Soltex Inc., based in Houston, Texas, was among this year’s Presidential Green Chemistry Challenge Award winners recognized at a ceremony held in Washington, D.C., on July 13. Each year, the U.S. Environmental Protection Agency (EPA) recognizes landmark green chemistry technologies developed by industrial pioneers and leading scientists that turn climate risk and other environmental problems into business opportunities, spurring innovation and economic development.
“From academia to business, we congratulate those who bring innovative solutions that will help solve some of the most critical environmental problems,” said Jim Jones, EPA’s Assistant Administrator for Chemical Safety and Pollution Prevention. “These innovations reduce the use of energy, hazardous chemicals and water, while cutting manufacturing costs and sparking investments. In some cases they turn pollution into useful products. Ultimately, these manufacturing processes and products are safer for people’s health and the environment.”
An independent panel of technical experts convened by the American Chemical Society Green Chemistry Institute formally judged the 2015 submissions from among scores of nominated technologies and made recommendations to the EPA.
The winners and their innovative technologies are:
SOLTEX (Synthetic Oils and Lubricants of Texas) in Houston, Texas, is being recognized for developing a new chemical reaction process that eliminates the use of water and reduces hazardous chemicals in the production of additives for lubricants and gasoline. If widely used, this technology has the potential to eliminate millions of gallons of wastewater per year and reduce the use of a hazardous chemical by 50%.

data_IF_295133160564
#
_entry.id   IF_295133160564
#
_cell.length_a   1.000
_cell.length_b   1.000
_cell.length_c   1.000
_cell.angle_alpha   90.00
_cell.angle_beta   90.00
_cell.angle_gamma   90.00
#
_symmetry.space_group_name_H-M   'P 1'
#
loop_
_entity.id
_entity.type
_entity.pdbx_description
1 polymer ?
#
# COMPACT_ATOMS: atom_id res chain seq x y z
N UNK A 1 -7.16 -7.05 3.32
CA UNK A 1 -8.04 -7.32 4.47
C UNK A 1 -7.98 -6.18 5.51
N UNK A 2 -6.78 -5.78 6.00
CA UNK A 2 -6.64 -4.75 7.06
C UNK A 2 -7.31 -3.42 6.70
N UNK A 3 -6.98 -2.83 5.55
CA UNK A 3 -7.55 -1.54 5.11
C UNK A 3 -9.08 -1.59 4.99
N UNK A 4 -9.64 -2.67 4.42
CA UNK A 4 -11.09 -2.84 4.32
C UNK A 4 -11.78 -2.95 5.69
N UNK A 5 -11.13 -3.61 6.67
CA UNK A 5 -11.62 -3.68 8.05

Algenol in Fort Myers, Fla., is being recognized for developing a blue-green algae to produce ethanol and other fuels. The algae uses CO2 from air or industrial emitters with sunlight and saltwater to create fuel while dramatically reducing the carbon footprint, costs and water usage, with no reliance on food crops as feedstocks.
Hybrid Coating Technologies/Nanotech Industries of Daly City, Calif., is being recognized for developing a safer, plant-based polyurethane for use on floors, furniture and in foam insulation. The technology eliminates the use of isocyanates, the number one cause of workplace asthma.
LanzaTech in Skokie, Ill., is being recognized for the development of a process that uses waste gas to produce fuels and chemicals, reducing companies’ carbon footprint. LanzaTech has partnered with Global Fortune 500 Companies and others to use this technology, including facilities that can each produce 100,000 gallons per year of ethanol, and a number of chemical ingredients for the manufacture of plastics.
Renmatix in King of Prussia, Penn., is being recognized for developing a process using supercritical water to more cost effectively break down plant material into sugars used as building blocks for renewable chemicals and fuels. This innovative low-cost process could result in a sizeable increase in the production of plant-based chemicals and fuels, and reduce the dependence on petroleum-based fuels.
Professor Eugene Chen of Colorado State University is being recognized for developing a process that uses plant-based materials in the production of renewable chemicals and liquid fuels. This new technology is waste-free and metal-free. It offers significant potential for the production of renewable chemicals, fuels and bioplastics that can be used in a wide range of safer industrial and consumer products.
During the 20 years of the program, EPA has received more than 1,500 nominations and presented awards to 104 technologies. Winning technologies are responsible for annually reducing the use or generation of more than 826 million pounds of hazardous chemicals, saving 21 billion gallons of water, and eliminating 7.8 billion pounds of carbon dioxide equivalent releases to air.